New Monet show in Monaco highlights time he spent on French Riviera

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French impressionist Claude Monet spent a lot of time on the French-Italian Riviera as well as in Monaco's Monte Carlo, but little has been known about his stays in the coastal region. A new Monet exhibit in Monaco is now shedding light on the Mediterranean influence on his works.

Monaco (dpa) – It was December when Claude Monet painted Monaco’s Monte Carlo from the nearby French headland of Roquebrune during a two-week stay on the French Riviera in 1883.

The French artist (1840-1926), who by that time had already set up camp in Giverny, was soon to return to the Mediterranean, heading just across the border to the Italian resort town of Bordighera in 1884 and spending time in Antibes near Cannes in 1888.

During his stays on the French-Italian coastline, Monet created some 90 paintings, 23 of which are now on display in Monte Carlo, a district of the tiny city-state of Monaco wedged in between France and the Mediterranean and a haven for the rich and famous.

Even during the lifetime of the founding father of impressionism, many works from this period were never shown together, curator Marianne Mathieu told dpa. But this is not the only reason why the exhibition called “Monet in Full Light” at Monaco’s Grimaldi Forum – a state-of-the-art cultural and congress centre facing out onto the sea – is a “historic event,” according to the renowned Monet specialist.

While much has been said about his stays in Le Havre, Giverny, Rouen and London, little was known about Monet’s time spent on the Riviera, Mathieu said. “The exhibition has brought many insights. Each of his stays represents a turning point in his work,” the expert stressed.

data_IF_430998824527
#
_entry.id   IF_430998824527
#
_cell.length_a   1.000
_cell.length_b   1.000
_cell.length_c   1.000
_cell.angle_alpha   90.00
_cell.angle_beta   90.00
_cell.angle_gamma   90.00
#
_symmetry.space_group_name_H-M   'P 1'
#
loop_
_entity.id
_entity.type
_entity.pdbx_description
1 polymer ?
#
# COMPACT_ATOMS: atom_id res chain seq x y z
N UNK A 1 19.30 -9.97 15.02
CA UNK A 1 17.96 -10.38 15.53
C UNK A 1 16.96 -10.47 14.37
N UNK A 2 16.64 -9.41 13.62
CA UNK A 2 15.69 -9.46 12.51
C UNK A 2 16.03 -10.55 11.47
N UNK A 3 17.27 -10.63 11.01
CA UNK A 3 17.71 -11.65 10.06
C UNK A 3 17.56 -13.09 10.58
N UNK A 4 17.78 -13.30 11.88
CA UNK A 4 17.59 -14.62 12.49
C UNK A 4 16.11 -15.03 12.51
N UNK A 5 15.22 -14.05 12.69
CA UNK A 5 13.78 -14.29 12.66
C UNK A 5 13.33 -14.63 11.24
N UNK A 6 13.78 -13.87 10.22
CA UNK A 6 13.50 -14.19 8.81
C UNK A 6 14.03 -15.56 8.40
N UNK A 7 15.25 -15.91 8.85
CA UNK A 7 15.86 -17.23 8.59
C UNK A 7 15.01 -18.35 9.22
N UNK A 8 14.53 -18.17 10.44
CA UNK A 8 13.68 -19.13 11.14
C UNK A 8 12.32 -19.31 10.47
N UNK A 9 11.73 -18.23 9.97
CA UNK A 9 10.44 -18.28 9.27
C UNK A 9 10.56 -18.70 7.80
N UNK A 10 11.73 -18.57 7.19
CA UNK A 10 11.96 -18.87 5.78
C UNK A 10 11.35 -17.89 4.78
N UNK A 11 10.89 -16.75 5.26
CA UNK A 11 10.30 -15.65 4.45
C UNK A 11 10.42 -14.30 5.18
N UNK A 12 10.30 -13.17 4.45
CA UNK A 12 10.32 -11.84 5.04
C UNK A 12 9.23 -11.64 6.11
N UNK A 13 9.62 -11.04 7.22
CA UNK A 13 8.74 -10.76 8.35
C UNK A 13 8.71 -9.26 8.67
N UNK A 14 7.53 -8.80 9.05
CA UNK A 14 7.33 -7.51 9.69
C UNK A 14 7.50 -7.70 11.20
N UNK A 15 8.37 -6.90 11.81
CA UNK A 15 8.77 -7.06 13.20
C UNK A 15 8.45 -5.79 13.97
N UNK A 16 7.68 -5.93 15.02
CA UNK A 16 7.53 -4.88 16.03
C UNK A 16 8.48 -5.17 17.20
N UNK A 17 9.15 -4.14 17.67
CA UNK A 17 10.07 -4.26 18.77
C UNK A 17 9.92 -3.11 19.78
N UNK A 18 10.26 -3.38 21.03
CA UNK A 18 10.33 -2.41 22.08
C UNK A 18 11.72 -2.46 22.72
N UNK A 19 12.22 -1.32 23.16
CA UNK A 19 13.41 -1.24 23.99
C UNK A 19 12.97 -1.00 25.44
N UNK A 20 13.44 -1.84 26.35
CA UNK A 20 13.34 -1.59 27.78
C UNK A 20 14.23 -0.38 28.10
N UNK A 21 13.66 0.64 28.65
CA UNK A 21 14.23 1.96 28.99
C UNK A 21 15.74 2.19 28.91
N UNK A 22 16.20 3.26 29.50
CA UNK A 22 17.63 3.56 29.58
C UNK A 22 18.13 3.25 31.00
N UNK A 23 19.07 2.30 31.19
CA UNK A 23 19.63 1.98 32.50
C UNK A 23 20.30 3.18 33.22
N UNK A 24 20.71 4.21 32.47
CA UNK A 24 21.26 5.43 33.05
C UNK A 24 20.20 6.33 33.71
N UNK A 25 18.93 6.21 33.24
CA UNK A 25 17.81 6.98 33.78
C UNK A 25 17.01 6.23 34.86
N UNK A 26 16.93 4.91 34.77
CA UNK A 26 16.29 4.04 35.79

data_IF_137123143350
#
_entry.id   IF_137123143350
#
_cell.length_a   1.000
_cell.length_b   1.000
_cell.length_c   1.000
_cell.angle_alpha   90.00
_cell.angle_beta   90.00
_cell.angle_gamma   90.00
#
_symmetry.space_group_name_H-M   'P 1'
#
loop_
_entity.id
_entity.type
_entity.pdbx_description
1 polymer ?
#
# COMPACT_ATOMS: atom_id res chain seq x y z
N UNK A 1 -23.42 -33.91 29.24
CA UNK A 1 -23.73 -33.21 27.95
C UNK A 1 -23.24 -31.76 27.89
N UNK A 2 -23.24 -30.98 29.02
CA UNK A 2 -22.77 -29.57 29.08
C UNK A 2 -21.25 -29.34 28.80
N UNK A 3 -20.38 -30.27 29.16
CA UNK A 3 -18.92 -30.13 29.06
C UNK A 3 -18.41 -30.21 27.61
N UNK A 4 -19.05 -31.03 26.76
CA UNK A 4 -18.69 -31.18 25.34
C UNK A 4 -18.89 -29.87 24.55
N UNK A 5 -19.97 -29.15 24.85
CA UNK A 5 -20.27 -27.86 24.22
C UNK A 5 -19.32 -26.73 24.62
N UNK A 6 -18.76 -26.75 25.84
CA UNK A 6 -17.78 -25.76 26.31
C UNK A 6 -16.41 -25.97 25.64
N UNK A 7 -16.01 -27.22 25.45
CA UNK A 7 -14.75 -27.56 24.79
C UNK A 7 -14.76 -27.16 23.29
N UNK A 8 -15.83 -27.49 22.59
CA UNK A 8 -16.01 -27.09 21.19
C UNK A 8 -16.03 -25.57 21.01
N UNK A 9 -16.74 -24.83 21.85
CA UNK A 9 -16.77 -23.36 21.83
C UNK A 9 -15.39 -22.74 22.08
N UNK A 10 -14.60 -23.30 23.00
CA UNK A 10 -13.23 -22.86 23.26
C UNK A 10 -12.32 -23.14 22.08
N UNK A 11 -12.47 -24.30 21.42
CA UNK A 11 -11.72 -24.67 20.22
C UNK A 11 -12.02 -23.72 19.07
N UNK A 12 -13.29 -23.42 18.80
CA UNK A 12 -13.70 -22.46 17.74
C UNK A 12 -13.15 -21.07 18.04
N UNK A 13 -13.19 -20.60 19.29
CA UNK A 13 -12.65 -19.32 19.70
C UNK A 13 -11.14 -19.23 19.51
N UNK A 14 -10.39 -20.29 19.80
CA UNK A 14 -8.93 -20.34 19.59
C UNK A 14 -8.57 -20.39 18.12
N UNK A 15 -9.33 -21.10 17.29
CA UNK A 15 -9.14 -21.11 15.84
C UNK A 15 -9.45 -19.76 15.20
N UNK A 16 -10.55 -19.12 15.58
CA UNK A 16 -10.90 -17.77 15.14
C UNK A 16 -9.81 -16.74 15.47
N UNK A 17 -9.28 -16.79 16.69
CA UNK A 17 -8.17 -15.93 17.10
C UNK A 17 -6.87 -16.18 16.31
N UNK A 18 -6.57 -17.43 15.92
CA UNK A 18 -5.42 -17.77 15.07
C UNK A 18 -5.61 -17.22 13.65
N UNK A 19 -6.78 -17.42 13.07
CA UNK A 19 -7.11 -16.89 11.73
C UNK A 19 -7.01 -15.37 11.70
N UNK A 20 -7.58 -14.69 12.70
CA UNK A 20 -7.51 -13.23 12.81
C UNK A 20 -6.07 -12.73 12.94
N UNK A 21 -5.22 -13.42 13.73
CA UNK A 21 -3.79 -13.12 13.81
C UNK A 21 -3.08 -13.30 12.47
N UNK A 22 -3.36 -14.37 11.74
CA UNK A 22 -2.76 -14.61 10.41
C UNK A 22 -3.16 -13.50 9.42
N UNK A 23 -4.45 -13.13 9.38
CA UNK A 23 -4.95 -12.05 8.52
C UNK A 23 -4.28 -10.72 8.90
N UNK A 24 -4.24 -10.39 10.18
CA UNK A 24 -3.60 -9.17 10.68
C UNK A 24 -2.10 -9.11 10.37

Marking one of these turning points, the French painter began to abandon his panoramic paintings in order to devote himself to fragments from nature, as a study of a solitary olive tree in the exhibition shows, laying the groundwork for what would become one of his best-known motifs, the water lilies.

In his last decades, Monet focused almost exclusively on single natural elements – water lilies, weeping willows – as seen in his famous garden at Giverny in the French region of Normandy.

According to Mathieu, Monet’s second decisive experience in the Mediterranean region was the discovery of the Moreno Garden in Bordighera – an 80-hectare garden full of native and exotic plants, allowing the artist to experience “man-made nature in which he could paint undisturbed.” Only a little later, Monet began to develop the garden at his estate in Giverny, which became his most important source of inspiration.

“Monet in Full Light” is scheduled to run until September 3. General admission is €14 ($15).